WIS uses RRF to quantify their "Range" as it is about the only way they can compare players across all eras as defensive stats dating back to 1885 are tough to come by. So while it may not be perfect, it is one of the only ways that WIS can normalize defense across all era.
9/30/2014 3:58 PM
Frazz, thanks for the quick reply.  So as i understand your explanation, the RRF may in and of itself not mean much, but the sim makes it an important stat.  Please correct me if that assumption is wrong.  If not, thanks for the answer, that makes a lot of sense.
9/30/2014 4:04 PM
Posted by pfan on 9/30/2014 4:04:00 PM (view original):
Frazz, thanks for the quick reply.  So as i understand your explanation, the RRF may in and of itself not mean much, but the sim makes it an important stat.  Please correct me if that assumption is wrong.  If not, thanks for the answer, that makes a lot of sense.
This is correct. The sim uses it as part of the outcome of an at bat, and thus it is an important stat. That's why better defensive players have higher salaries. Over the course of a season, an A+ range player at the important defensive positions (SS/2B/CF) can have more than 30 "+" plays and those with good range at the other positions can bring in 25 or more "+" plays. Conversely, players with a D- range can hurt you to the tune of 25 or more "-" plays. Thus, just like fielding percentages, the higher the RRF the better.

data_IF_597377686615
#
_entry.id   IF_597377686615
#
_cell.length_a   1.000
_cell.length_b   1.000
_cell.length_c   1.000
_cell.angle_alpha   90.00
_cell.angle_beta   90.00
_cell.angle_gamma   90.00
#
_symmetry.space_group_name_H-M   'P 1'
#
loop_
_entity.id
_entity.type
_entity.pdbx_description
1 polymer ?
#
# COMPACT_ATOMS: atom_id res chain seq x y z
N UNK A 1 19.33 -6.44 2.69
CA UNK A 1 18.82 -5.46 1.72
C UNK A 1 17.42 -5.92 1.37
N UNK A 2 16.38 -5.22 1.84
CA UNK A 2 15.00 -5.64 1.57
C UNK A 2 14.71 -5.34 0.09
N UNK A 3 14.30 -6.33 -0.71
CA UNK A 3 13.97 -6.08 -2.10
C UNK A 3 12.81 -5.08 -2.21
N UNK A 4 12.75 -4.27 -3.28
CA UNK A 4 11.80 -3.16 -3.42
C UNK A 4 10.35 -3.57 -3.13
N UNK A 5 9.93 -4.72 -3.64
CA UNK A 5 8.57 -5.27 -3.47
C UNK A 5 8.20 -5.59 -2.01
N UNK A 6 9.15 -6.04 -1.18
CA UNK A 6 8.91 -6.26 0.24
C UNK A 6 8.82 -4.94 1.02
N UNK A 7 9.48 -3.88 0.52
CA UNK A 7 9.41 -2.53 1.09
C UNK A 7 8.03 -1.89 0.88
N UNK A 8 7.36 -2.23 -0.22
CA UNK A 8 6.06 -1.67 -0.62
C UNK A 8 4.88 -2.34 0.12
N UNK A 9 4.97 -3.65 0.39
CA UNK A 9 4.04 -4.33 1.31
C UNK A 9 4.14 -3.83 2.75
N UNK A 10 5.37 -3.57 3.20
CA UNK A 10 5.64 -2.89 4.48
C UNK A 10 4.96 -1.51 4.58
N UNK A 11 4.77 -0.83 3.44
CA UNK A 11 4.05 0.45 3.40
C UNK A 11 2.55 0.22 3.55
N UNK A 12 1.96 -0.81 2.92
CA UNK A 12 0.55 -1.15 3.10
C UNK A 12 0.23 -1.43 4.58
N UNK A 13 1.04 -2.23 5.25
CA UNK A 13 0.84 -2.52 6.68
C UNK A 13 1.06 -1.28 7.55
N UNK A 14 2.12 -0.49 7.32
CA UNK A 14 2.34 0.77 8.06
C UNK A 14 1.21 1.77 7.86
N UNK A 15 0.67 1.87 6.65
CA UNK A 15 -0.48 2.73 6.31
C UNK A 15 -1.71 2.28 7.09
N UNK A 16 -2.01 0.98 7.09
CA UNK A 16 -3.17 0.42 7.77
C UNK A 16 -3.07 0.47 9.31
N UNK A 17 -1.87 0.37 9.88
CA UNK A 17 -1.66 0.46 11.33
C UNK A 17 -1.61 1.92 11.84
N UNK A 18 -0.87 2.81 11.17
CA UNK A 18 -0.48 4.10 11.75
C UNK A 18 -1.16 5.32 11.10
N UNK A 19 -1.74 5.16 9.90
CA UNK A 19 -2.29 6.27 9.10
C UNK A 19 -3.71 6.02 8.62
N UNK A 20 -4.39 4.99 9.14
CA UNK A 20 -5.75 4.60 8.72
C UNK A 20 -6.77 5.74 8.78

The RRF also matters because not all A+ or D- are created equal. The letter grade may be the same, but the RRF can be very different for 2 players that are rated A+ or D-. Since the sim uses the RRF as part of the calculation. Just because they have the best/worst letter grade does not mean they are equal.
9/30/2014 5:53 PM
Frazz,
I really appreciate your input.  You are generous and well informed....
9/30/2014 7:30 PM
Most of my knowledge has come from reading the threads. If you have not yet done so, there is a wealth of information in the "Celebrating the Best of the SLB Forum" thread found here: http://www.whatifsports.com/forums/Posts.aspx?TopicID=462961&TopicsTimeframe=30 There is an entire section for defense.

10/1/2014 9:31 AM
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Posted by bagchucker on 10/6/2014 6:13:00 PM (view original):
wait i have another dumb question

on a percentage basis by position, who gets to how many struck balls

i assume the numbers descend from SS to 2B 3B 1B CF P LF RF C something like that

but what are the numbers

http://whatifsports.com/mlb-l/stat_snapshot.asp
10/11/2014 12:22 AM
yeah i was looking for real life numbers not sim numbers but thanks
10/15/2014 10:14 PM
what is E T/G
10/15/2014 10:27 PM

I have recently started to discount OF +/- stats, since those can be the result of holding the runner to 1 fewer base on a hit, not necessarily the result of turning a hit to an out. I'm sure someone will correct me if I'm wrong.

But if I am right, there is, in my opinion, much less value in holding the runner to a single vs double compared to a single vs out.

10/17/2014 12:10 AM
really dumb question about defensive stats Topic